I was lucky enough to spend the past two weeks at Blaise-Pascal University in Clermont-Ferrand, France. I was invited to teach on the Choreomundus MA Program in Dance Knowledge, Practice and Heritage. This distinctive program is delivered across four European universities and attracts a diverse array of international students. I had the pleasure of meeting a cohort from Italy, Columbia, South Africa, Uzbekistan, Ghana, Zimbabwe, Nigeria, China, Finland and the US. The international breadth made for lively discussion and I enjoyed working with them specifically in the areas of popular dance, screen dance, and dance ethnography. In addition to my teaching, I had the opportunity to work on some of my own research, and this included participating in a wonderful breaking class led by Dimitri Manebard. Although I worked hard during the day, I could not resist sampling some of the wonderful French food, and have eaten enough croissants, bread and cheese to see me through until the new year. Clermont-Ferrand is one of the oldest cities in France and I loved wandering through its intricate network of narrow streets sparkling with Christmas lights and the dramatic sight of its gothic cathedral. I feel incredibly fortunate that dance has been a passport both for international travel and for meeting students from across the world who share this mutual passion.
The Temple University Dance Department is pleased to announce that our fifth choreographic commission under our Reflection:Response speaker and performance series has been awarded to:
Westwater will create a new work, titled Anywhere, which will premiere on Sept 16 &17, 2016 in Conwell Theater at Temple University. The commission includes a cash award of $5,000 and access to rehearsal space at Temple University throughout summer 2016. Past commission recipients include Laura Peterson, Charles O. Anderson, Tatyana Tennenbaum, and Jennifer Weber.
In Anywhere, Westwater asks how a dance might engage with, and itself be, a monument. Central concerns are permanent and impermanent cultural manifestations that register and record the impact upon us of time, war, and climate—economic and environmental—and how these manifestations are rendered and experienced in public and private space. Westwater seeks to choreographically manifest a contemporary heroism found in the everyday—anywhere. Without being about a specific historical time or event, there will be a remembering of something that was lost and something that wasn’t.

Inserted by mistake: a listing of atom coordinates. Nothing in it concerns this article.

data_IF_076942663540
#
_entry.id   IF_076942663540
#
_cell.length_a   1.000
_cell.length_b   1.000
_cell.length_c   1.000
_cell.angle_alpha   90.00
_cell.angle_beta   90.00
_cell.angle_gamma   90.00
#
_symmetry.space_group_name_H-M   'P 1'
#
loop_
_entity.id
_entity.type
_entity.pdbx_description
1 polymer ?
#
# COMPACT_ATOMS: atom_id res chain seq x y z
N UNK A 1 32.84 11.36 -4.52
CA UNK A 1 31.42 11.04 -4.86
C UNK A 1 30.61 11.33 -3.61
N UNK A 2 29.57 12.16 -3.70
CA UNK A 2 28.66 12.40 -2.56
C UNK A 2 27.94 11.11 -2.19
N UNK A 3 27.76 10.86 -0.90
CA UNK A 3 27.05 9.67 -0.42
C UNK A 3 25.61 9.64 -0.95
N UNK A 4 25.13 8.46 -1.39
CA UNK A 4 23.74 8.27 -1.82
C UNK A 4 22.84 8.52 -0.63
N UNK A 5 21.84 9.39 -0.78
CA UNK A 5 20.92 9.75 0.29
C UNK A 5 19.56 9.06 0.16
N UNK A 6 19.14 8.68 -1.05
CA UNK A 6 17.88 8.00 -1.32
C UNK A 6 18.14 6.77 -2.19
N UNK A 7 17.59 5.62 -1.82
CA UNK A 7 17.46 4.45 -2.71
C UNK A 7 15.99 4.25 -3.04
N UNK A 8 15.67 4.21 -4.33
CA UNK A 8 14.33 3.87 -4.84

Anywhere will be performed by five dancers to Henryk Górecki’s “Symphony No. 3.” It will feature a unique relationship between movement and sound through a sound integration design by Architect Seung-Jae Lee.
Kathy Westwater has choreographically pursued experimental dance forms since 1996. Described by Dance Magazine as “bloodless and fascinating” and The Brooklyn Rail as “at the limits of the human,” her work responds to the societal landscape in which it manifests by reimagining the body’s movement potential. Her work has been presented extensively in NYC in spaces such as New York Live Arts, Danspace Project, Brooklyn Museum of Art, Performance Space 122, Dixon Place, and more. Westwater has received awards from Puffin Foundation, Franklin Furnace Fund, Meet the Composer, and New York Foundation for the Arts, and has been an Artist-in-Residence at Djerassi, Movement Research, and the NYC Department of Parks and Recreation. She has taught at Sarah Lawrence College since 2001.
This summer, Dr. Mark Franko received the Laura Carnell Professor of Dance. Laura Carnell professorships recognize faculty who devote their lives to teaching, research, scholarship and creative arts. This award honors Temple University’s first dean, Laura H. Carnell, who was known for her energy, passion and dedication as a leader and was an inspiration to thousands of students.
In other news, the revised edition of Dr. Franko’s book, Dance as Text, recently came out with Oxford University Press. Dance as Text examines French court ballet from the late Renaissance to the Baroque time periods. The text includes cultural and political analysis of choreography, performance, and dance literature during this period.
Dr. Franko feels that these accomplishments have established confidence in his research. We are grateful to have such a distinguished and passionate faculty member in our program. Congratulations Dr. Franko!
On April 14, 2015 Julie Malnig presented Rock, Rebellion, and Race: Televised Teen Dance of the 1950s and Early 1960s at the final Dance Studies Colloquium of the 2014-2015 academic year.
Malnig’s talk ended the series on a high note, introducing Temple dance faculty, graduate, and undergraduate students to her forthcoming work on the emergence of televised dance programs in the 1950s. She demonstrated how these shows not only presented, but created the American teenager as an identity and a highly coveted demographic for television advertisers.
Though the nationally aired American Bandstand was the most popular, Malnig shed light on the locally aired programs, such as Baltimore’s Buddy Deane Show. It was on these shows where the intersections between racial discrimination and the development of an American youth culture were most prevalent. Though most televised performances were segregated, many of the dances were actually crafted by African American teens permitted to dance prior to filming or beyond the reach of the camera’s lens. Like the critiques of American rock and roll, televised dance was also a practice of undocumented borrowing from African American culture. Thus, the emergence of the All-American teen is further evidence of, as Brenda Dixon-Gottschild would argue, the Africanist presence embodied in U.S. social, cultural, and historical life.